Stanford law professor discusses the current state of intellectual property

[MUSIC]>>Stanford University.>>The Supreme Court this past term had
ten intellectual property cases, which is more than they had in over a
century. Intellectual property is patents,
copyrights, trademarks, all things that are designed to give people protection for
their ideas or the things they create. The problem we’ve got in intellectual
property right now is that there is just too much of it. We’ve seen an explosion in the number of
lawsuits filed in patent cases, for instance. To the point where people worry that a
system that’s designed to encourage innovation might actually be
discouraging it instead. Probably the most significant of the
Supreme Court’s cases in 2014 in intellectual property was the Alice versus
CLS Bank case. And in Alice, the question was, what are the limits of patentable subject
matter, right? What sorts of things are not eligible for
patent protection at all. And while the court has refused to say
that software or business methods can’t be patentable at
all, they’ve imposed in Alice a very restrictive test that most
business method and software patents out there in the world
today probably don’t meet. What the court in Alice said was that an
abstract idea the way in which you solve some problem with software
is unpatentable. Unless it’s coupled with an inventive
concept, some particular new means of implementing
that abstract idea. One of the things we’ve seen is a wave of
decisions by the lower courts that have mostly invalidated a couple dozen of these
patents. And I think there are probably hundreds
more such cases coming up in the next year or so. The other thing we’ve seen is a
significant drop in the number of patent lawsuits filed since Alice. It’s down 33%. And I think what we’re seeing is a
reaction to the court’s conclusion that there are too
many software and business method patents, and they’ve
claimed too broadly. I think what you, what you want is not a
pendulum that swings back and forth past the optimum that happens to hit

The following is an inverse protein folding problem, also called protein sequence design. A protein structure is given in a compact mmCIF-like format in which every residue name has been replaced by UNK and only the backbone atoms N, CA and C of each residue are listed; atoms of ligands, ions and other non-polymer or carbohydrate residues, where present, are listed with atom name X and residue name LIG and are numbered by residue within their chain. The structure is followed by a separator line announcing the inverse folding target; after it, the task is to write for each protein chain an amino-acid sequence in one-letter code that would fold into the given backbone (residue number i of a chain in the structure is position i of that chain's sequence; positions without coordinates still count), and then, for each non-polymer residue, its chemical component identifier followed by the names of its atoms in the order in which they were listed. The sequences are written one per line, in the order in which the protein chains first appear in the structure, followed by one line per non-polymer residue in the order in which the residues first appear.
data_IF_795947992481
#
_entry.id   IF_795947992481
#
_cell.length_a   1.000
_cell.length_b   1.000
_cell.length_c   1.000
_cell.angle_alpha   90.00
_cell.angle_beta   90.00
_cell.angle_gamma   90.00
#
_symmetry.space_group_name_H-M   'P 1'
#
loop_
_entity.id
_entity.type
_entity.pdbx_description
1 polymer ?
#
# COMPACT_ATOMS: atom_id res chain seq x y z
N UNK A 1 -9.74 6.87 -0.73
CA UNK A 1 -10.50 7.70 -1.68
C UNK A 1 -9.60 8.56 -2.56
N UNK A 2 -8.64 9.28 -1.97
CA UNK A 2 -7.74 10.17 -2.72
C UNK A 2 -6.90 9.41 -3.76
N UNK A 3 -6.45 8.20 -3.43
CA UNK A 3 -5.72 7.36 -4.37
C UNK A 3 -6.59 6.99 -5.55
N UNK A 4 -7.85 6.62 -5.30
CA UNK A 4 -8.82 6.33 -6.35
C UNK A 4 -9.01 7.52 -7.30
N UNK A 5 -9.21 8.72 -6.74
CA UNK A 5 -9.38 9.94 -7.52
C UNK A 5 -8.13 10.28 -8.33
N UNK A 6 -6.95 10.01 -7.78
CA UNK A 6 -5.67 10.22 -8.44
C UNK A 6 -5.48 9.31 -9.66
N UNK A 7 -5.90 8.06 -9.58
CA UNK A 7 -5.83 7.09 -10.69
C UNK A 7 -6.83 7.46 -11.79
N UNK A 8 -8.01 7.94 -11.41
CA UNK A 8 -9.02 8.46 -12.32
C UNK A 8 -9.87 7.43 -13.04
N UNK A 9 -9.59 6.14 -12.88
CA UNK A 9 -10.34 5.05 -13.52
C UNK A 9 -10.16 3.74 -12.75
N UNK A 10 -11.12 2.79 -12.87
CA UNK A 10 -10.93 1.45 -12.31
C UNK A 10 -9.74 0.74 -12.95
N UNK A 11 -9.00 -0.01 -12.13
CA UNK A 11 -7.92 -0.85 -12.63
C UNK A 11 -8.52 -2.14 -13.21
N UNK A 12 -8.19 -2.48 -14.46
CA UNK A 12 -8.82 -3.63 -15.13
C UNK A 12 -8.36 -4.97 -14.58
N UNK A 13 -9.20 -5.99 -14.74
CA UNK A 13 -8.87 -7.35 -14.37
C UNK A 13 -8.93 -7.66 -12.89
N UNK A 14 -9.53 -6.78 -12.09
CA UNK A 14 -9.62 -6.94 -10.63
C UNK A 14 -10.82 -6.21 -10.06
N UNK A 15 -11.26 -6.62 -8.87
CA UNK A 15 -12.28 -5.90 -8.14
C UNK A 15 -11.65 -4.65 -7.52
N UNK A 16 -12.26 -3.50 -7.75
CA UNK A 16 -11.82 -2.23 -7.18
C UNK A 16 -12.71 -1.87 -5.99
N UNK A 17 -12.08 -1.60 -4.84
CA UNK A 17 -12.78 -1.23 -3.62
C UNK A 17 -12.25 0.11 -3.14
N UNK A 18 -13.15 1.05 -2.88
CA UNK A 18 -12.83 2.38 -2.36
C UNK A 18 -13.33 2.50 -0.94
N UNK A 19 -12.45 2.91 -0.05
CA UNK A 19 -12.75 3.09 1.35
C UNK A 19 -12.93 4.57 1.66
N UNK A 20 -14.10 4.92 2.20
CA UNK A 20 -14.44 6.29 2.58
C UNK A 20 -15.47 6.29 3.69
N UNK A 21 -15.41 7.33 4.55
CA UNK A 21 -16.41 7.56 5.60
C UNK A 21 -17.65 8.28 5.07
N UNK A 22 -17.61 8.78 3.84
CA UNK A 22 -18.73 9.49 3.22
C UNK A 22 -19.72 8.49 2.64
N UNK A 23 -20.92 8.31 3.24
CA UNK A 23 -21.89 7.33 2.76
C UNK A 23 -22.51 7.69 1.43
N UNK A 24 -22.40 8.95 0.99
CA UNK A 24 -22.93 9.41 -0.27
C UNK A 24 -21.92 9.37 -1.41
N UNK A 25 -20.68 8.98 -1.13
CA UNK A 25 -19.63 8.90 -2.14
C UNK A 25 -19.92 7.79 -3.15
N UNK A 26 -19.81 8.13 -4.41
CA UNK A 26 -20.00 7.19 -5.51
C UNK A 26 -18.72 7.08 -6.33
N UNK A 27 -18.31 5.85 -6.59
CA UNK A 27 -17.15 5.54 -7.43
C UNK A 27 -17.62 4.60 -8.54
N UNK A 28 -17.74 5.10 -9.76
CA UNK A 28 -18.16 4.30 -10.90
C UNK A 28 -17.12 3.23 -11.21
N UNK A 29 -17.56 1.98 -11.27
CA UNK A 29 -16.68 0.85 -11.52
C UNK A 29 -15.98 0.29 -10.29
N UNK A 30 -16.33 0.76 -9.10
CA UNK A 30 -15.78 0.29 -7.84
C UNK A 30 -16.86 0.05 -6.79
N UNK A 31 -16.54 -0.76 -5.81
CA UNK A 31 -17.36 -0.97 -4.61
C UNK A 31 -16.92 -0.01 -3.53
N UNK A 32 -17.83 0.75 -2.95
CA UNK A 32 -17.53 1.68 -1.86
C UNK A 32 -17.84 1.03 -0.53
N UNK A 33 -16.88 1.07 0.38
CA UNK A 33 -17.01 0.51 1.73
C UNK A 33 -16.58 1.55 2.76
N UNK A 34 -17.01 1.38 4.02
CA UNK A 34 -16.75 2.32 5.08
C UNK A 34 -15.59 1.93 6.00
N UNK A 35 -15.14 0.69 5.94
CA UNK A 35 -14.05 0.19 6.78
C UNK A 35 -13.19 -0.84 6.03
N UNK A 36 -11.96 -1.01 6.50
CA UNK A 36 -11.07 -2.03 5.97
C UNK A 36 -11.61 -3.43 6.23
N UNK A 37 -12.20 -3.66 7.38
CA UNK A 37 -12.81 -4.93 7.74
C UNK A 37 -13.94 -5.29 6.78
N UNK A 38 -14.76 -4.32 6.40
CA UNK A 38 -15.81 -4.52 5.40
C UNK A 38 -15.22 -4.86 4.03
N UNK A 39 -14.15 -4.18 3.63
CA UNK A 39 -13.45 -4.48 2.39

it occasionally in the middle. Right?
What you’d like to do is dampen those swings. You’d like the system that’s closer to
balance. Right?
That’s not wildly overprotective, but not wildly under protective either. [BLANK_AUDIO]>>For more please visit us at

6 Replies to “Stanford law professor discusses the current state of intellectual property

  1. Excellent condensing of a challenging problem.  "Alice" decision that an abstract idea not be patentable unless accompanied with an inventive solution is critical.  Excellent example is Philo Farnsworth's patent application for all electronic television in 1927 with patent cleanly granted in 1930 was contested by RCA whose employee Vladimir Zworykin had abstractly visualized an all electronic system and submitted patent application in 1923.   But Zworykin didn't have a working electronic camera until he spent 3 days in 1931 at Farnsworth's lab in San Francisco.  Trusting his granted patent to protect him and hoping for RCA to license his invention Farnsworth showed Zworykin the details.  RCA filed for patent two weeks after that.. RCA sued but Farnsworth prevailed every lawsuit and RCA was eventually forced to pay Farnsworth one $1,000,000..  Farnsworth has been honored in Akron's "Hall of Inventors" for decades and in 2013 was placed in the American Academy of Television's "Hall of Fame" who wrote Farnsworth "beat everyone to the punch".  Yet Zworykin is widely being pushed as the inventor for his 1923 conceptual patent application which was not granted until 1938.      (Stanford 1953, MD '56).

  2. I think it's a little reckless to insinuate that the patent system in general may, in fact, be stifling innovation.  That is probably the case on the computer side of technology, but not so much in other areas, such as mechanical structures and systems.  Computer related patents are very much a challenge for many reasons, one of which being that a single tool, like a processor, can perform a seemingly infinite amount of functions.

  3. This is very much informative. My friend recently consulted for intellectual property. I wasn't sure if it was needed, but now I feel that it is very necessary nowadys

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